War Over Medicare's Physician Fees

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A major battle ensued in Congress last week over proposed legislation to halt a statutory 10.6% cut in Medicare payments to physicians.* The democratic-sponsored bill (HR 6331) breezed through the House, but it fell a single vote short of the 60 needed to clear the Senate. HR 6331 also eliminates the 5.6% decrease in physician fees slated for January 2009 and institutes a 1.1% increase.

To cover the additional expense, HR 6331 would siphon billions over the next several years from the Medicare Advantage budget, and President Bush says that he will veto any legislation with such a provision. Medicare Advantage subsidizes private health insurance for Medicare-eligible recipients. Democrats set their sights on the program after the Congressional Budget Office reported that healthcare services provided through Medicare Advantage health plans cost the Centers for Medicare and Medicaid Services (CMS) 12% to 19% more in 2007 than equivalent services provided through traditional Medicare.

On one side of the battlefield are the private health insurers, the Bush administration, and Congressional republicans; physicians, backed by the American Medical Association (AMA) and Congressional democrats, stand resolutely on the other side. Senior citizens, individuals categorized as disabled, and many military veterans find themselves caught in the crossfire, with combatants on both sides insisting that should the other side win, healthcare options for Medicare enrollees will shrink.

The arguments

AMA predicts that decreased reimbursements will force many physicians to lay off employees, refrain from implementing new technologies, or cease practicing medicine altogether. In a 2008 AMA poll, 60% of AMA physicians said they would "limit the number of new Medicare patients they treat" if physician fee reimbursements were cut. Closing any more doors to Medicare patients could prove especially problematic in rural areas, where physician shortages are endemic.

Additional components of HR 6331

Private health insurers counter that forcing them to hold service fees in line with traditional Medicare prices—as HR 6331 mandates—would induce them to withdraw from Medicare Advantage, curtailing healthcare choices for Medicare enrollees. The insurers posit that this could greatly hamper care in those regions where few physicians treat Medicare patients. According to the Medical Group Management Association, 24% of physicians nationwide will no longer accept new Medicare patients.

Budget slashing may not be insurers' only problem with HR 6331. The legislation curtails their direct marketing activities, increases government oversight, limits the out-of-pocket burden they can impose on subscribers, prohibits certain penalties and premium increases for Part D coverage, expands the list of drugs they must cover, and requires them to pay interest on Part D drug charges reimbursed more than 30 days after submission. It also requires the plans to practice mental health parity, treating mental conditions the same as any other medical condition.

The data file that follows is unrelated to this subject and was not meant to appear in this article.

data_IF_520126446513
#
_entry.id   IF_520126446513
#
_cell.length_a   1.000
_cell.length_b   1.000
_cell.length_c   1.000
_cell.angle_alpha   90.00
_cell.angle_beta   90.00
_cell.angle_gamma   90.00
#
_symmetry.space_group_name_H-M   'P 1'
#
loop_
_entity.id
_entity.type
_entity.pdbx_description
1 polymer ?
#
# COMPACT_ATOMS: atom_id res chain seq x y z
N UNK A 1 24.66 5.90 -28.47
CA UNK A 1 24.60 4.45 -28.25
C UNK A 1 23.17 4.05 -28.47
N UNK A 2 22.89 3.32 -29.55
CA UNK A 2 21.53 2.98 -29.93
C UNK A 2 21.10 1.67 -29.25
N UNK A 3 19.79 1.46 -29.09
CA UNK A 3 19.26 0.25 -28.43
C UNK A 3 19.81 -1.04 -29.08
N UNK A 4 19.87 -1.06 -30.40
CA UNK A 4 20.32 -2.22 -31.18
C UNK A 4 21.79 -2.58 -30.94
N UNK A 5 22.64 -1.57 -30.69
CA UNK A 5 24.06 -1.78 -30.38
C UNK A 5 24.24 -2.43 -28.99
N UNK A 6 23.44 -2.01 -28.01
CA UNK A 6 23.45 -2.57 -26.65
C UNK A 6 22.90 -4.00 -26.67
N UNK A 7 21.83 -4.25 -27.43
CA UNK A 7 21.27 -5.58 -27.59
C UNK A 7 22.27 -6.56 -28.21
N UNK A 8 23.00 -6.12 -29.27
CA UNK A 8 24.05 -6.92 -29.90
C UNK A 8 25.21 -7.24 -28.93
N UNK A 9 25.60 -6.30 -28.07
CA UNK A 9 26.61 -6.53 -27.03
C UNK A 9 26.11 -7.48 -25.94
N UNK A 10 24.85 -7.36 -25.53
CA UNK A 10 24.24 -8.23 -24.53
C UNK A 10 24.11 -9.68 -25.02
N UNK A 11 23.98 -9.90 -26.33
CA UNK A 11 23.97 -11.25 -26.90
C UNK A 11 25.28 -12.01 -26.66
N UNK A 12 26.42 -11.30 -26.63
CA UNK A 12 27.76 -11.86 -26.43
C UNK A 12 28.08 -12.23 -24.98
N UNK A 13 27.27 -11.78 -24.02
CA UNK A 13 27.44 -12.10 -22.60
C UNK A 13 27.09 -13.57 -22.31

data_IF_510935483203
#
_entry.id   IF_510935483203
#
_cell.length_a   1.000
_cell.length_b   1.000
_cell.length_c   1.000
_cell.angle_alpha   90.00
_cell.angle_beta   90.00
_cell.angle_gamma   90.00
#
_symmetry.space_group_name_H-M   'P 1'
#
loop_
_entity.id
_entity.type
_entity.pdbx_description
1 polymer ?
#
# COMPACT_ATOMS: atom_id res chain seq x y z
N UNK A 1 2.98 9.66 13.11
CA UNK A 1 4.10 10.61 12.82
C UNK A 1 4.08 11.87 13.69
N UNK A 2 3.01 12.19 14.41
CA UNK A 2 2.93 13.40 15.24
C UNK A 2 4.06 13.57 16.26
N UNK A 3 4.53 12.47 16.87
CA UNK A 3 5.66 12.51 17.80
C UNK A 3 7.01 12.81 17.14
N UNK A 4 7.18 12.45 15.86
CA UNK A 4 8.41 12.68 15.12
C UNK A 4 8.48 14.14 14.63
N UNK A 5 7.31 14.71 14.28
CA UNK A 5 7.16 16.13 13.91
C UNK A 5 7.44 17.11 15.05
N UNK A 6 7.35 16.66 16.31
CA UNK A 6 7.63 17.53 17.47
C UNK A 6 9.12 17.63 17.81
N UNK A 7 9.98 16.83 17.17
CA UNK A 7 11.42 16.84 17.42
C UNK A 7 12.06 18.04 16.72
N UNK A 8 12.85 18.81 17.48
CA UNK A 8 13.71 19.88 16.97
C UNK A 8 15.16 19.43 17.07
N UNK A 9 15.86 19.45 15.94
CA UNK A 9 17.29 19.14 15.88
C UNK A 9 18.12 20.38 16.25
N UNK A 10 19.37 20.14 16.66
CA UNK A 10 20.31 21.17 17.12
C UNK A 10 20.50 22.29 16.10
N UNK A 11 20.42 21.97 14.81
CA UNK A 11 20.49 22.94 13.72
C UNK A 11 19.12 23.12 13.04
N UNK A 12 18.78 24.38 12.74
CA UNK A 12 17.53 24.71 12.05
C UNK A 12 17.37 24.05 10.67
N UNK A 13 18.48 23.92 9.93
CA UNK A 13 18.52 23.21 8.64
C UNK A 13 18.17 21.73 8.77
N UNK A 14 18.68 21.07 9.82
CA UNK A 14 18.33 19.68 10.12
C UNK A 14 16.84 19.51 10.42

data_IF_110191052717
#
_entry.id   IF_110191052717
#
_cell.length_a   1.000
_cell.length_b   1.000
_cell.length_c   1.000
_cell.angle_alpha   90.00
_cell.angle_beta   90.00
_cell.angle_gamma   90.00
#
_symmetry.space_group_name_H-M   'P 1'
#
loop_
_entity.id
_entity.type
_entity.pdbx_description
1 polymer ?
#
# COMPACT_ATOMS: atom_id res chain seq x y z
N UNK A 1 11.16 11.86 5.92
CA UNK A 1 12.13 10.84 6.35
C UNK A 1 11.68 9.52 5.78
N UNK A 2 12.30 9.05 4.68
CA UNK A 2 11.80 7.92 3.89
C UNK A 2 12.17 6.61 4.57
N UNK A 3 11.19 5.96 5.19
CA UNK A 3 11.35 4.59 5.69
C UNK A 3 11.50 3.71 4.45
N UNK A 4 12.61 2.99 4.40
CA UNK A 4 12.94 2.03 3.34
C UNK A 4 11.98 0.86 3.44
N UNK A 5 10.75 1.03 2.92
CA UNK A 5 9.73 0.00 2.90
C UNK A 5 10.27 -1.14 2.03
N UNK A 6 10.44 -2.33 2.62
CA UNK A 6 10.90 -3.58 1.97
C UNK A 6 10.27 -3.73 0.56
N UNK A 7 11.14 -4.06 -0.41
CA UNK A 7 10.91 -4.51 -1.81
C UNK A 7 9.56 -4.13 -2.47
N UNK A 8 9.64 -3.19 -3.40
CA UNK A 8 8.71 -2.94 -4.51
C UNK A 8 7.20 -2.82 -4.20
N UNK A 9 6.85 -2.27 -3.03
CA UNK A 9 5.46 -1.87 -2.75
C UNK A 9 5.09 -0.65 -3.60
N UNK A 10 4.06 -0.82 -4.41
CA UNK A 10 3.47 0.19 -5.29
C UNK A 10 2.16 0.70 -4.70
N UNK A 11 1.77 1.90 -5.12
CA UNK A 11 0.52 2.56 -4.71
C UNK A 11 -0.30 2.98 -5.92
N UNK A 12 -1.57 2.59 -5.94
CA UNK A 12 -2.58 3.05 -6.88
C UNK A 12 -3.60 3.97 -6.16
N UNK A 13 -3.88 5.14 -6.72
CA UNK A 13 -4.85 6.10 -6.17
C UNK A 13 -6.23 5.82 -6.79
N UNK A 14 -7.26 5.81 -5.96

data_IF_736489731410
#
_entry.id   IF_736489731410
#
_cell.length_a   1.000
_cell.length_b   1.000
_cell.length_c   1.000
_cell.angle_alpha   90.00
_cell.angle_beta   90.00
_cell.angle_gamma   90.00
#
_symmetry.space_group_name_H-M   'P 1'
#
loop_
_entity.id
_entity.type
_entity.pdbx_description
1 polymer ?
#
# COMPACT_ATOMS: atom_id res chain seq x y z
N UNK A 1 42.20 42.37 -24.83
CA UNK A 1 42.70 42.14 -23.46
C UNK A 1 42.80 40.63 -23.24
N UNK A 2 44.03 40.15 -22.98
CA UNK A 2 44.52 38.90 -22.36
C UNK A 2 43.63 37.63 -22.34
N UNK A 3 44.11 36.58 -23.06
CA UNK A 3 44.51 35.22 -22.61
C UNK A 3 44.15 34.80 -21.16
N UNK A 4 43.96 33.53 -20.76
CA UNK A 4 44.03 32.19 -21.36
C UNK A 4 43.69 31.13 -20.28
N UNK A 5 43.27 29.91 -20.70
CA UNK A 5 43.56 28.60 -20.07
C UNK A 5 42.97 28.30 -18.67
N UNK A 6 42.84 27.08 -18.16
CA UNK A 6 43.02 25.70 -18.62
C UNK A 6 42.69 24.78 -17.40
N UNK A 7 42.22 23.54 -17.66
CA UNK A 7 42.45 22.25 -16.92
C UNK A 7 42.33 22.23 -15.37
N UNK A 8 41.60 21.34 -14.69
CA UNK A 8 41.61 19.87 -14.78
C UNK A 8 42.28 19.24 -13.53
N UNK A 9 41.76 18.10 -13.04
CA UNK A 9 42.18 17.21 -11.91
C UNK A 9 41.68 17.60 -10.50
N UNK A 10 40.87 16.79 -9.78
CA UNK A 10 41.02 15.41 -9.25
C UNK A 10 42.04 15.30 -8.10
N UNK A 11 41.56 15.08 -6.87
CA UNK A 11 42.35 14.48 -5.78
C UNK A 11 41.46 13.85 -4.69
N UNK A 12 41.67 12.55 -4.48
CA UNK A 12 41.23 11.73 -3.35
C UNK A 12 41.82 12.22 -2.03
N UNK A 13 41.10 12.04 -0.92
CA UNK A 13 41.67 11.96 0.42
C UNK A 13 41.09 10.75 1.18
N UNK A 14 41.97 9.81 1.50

Many private health plans offered under Medicare Advantage provide lower levels of coverage than traditional fee-for-service Medicare. The insurance companies then sell their enrollees "supplemental" health insurance to cover the excluded services. HR 6331 would end this practice.

HR 6331 also funds the Medicare Part B assistance program for beneficiaries with the lowest incomes, which expired July 1. Absent new legislation, the $96.40 monthly premiums for Part B coverage will be deducted from subscribers' Social Security checks beginning in August.

What this means for doctors

Although reductions in physician fee reimbursements took effect July 1, CMS says it will not process any new claims until July 15, giving Congress time to reach a compromise acceptable to the White House. CMS already holds claims for 2 weeks, as required by law, and physicians worry that the 10-day hold will delay reimbursements even further. CMS insists this is not the case and makes the following recommendations:

  • Physicians who submit Medicare claims for services on or after July 1 should use the physician fees in place prior to July 1.
  • Copayments and deductibles collected from Medicare beneficiaries must be based on the reduced Medicare rate, regardless of the rate the physician charges to Medicare.
  • To minimize confusion, consider holding Medicare claims until new legislation has been passed, if financially feasible.
  • Physicians who use the reduced rates on new claims submitted to CMS after July 1 will have to submit a revised claim if Congress rescinds the cuts, retroactive to July 1.

What next?

Political strategists predict that because it is a major election year, legislators will not allow these drastic cuts to remain in place. Indeed, physicians' groups have already started putting the squeeze on those political candidates up for re-election this year who voted against HR 6331, withdrawing endorsements and canceling donations. A blitz of advertising has hit the airwaves and television, and news show audiences are being bombarded by pundits from both sides. To find out how this will play out, stay tuned for Medicare Wars, Round II, expected to resume July 7, when congress reconvenes after the July 4 holiday.

*For a summary of how CMS calculates reimbursements for physician fees, see "Congress Temporarily Turns the Tide on Scheduled 10.1% Cut to Medicare Physician Fees," in the January 2008 issue of SurgicalRoundsOnline.

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